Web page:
Nobody could store any of these items away unless they were nonperishable goods (and a chicken isn’t, unless it’s still alive — and even then it has a lifespan). The game becomes about velocity -- how fast can one get what one has to someone else who needs it in exchange for one’s needs or wants. No hoarding 200,000 organic chicken breasts in one’s bank account for tens of years (approximately $1M worth of food).

What does this this mean for our economy as we know it? Our current system of free market capitalism gives us the miraculous computer on which I write this, but how could that have happened outside of our existing system of currency and building capital? What does it mean for those of us who want to explore space and the intense amount of capital it requires? It means for the large issues that surround us, we need capitalism or at least certain forms of the principles currently in operation in some form of another. On the other hand, it also requires us to balance what we’re doing to the Earth and each other in the process of making everything we do.

Bartering is fantastic in how it realizes the value of what we do by tying directly to the things we need to live and want to have. Currency is fantastic in how efficiently it transfers abstracted value. Capitalism is fantastic in how it allows wealth to be pooled to create fantastic large scale (or super small scale) things we’ve never seen before. A free market is perfect for allowing large numbers of people using a currency to agree on supposedly equitable prices.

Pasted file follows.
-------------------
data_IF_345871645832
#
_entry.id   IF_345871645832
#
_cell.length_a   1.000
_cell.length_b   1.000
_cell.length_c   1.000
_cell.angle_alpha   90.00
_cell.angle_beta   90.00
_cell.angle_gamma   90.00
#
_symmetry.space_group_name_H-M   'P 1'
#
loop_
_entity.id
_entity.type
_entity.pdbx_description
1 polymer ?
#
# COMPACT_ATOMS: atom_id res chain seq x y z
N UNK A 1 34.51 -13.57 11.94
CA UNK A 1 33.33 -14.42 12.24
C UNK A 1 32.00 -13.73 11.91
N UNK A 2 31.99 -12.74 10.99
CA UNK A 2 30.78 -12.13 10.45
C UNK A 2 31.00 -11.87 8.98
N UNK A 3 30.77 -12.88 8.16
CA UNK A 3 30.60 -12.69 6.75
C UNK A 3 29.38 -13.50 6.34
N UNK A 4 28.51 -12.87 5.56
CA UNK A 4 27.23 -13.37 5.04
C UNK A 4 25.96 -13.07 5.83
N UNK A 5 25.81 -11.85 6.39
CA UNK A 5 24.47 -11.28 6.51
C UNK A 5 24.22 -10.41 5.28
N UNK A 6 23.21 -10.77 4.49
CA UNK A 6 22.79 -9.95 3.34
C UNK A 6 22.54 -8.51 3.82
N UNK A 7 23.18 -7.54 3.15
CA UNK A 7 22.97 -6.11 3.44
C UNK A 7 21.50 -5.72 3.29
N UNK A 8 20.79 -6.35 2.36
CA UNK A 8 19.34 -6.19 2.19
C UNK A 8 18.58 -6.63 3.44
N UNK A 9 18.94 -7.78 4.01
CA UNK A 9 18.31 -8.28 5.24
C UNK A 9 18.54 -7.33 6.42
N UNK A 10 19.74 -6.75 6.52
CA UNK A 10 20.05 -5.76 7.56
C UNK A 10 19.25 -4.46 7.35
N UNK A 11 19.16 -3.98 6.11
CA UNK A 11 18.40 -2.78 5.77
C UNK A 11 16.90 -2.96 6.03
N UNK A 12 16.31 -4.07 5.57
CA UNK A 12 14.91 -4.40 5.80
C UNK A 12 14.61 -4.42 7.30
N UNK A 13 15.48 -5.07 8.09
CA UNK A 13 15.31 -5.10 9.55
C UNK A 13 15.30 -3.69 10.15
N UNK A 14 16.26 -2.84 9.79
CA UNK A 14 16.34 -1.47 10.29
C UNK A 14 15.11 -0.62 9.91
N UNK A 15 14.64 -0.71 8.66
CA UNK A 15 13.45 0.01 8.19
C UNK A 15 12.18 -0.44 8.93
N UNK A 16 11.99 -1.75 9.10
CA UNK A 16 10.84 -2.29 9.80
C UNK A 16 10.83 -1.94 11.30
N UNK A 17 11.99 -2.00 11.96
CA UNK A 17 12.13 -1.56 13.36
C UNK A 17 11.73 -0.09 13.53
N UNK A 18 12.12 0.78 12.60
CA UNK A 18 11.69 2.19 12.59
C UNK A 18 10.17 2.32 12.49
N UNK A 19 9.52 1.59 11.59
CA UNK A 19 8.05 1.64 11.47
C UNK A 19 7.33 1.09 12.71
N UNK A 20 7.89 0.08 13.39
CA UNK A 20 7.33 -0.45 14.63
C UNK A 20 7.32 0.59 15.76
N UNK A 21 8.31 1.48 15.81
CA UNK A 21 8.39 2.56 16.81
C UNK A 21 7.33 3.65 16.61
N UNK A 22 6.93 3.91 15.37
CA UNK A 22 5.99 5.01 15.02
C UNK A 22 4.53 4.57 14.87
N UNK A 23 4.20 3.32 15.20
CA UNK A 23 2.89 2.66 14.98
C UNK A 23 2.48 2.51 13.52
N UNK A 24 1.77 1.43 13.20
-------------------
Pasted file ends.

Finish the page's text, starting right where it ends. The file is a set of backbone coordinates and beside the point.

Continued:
However, we are imperfect and how we wield things like capitalism, currency, and regulations around a free market rarely ever benefit all people. Capitalism and currency are riddled with a colonial mindset — even if it is just an inscrutable and inherited kind of mindset. Like a ghost of ages past, it lingers on, haunting us.

Capitalism also tends to be extractive in nature. We charge for basic necessities, ensuring those who cannot make a living wage do not live. We find ways, like Amazon, to extract money out of large swaths of people in new ways to pool it to do “our” bidding. The word “our” is rarely “us” writ large. It represents those who have the redistributed wealth.

This leaves us in an interesting place. A crossroads of sorts. How do we proceed? There’s a trail were on and we know where it goes. There’s no turning back, but we don’t want to continue down it. Either we stop, or we make a new path through the wilderness we’ve avoided for so long.

  1. Heesun Wee. Almost 90% of Americans don’t know what ‘gig economy’ is. CNBC. 19 May 2016. <Accessed from http://www.cnbc.com/2016/05/18/almost-90-percent-of-americans-dont-know-what-gig-economy-is.html>
  2. “Gig Economy Reduces Lower Quality Entrepreneurial Activity, Study Shows” NPR. 24 May 2016. <Accessed from http://www.npr.org/2016/05/24/479274199/gig-economy-reduces-lower-quality-entrepreneurial-activity-study-shows>
  3. Katy Steinmetz. Exclusive: See How Big the Gig Economy Really Is. Time. 6 January 2016. <Accessed from http://time.com/4169532/sharing-economy-poll/>
  4. Rick Wartzman. Working in the Gig Economy Is Both Desirable and Detestable. Fortune. 27 April 2016. <Accessed from http://fortune.com/2016/04/27/uber-gig-economy/>
  5. Joel Kotkin. A $15 Minimum Wage Is A Booby Prize For American Workers. Forbes. 5 April 2016. <Accessed from http://www.forbes.com/sites/joelkotkin/2016/04/05/a-15-minimum-wage-is-a-booby-prize-for-american-workers/>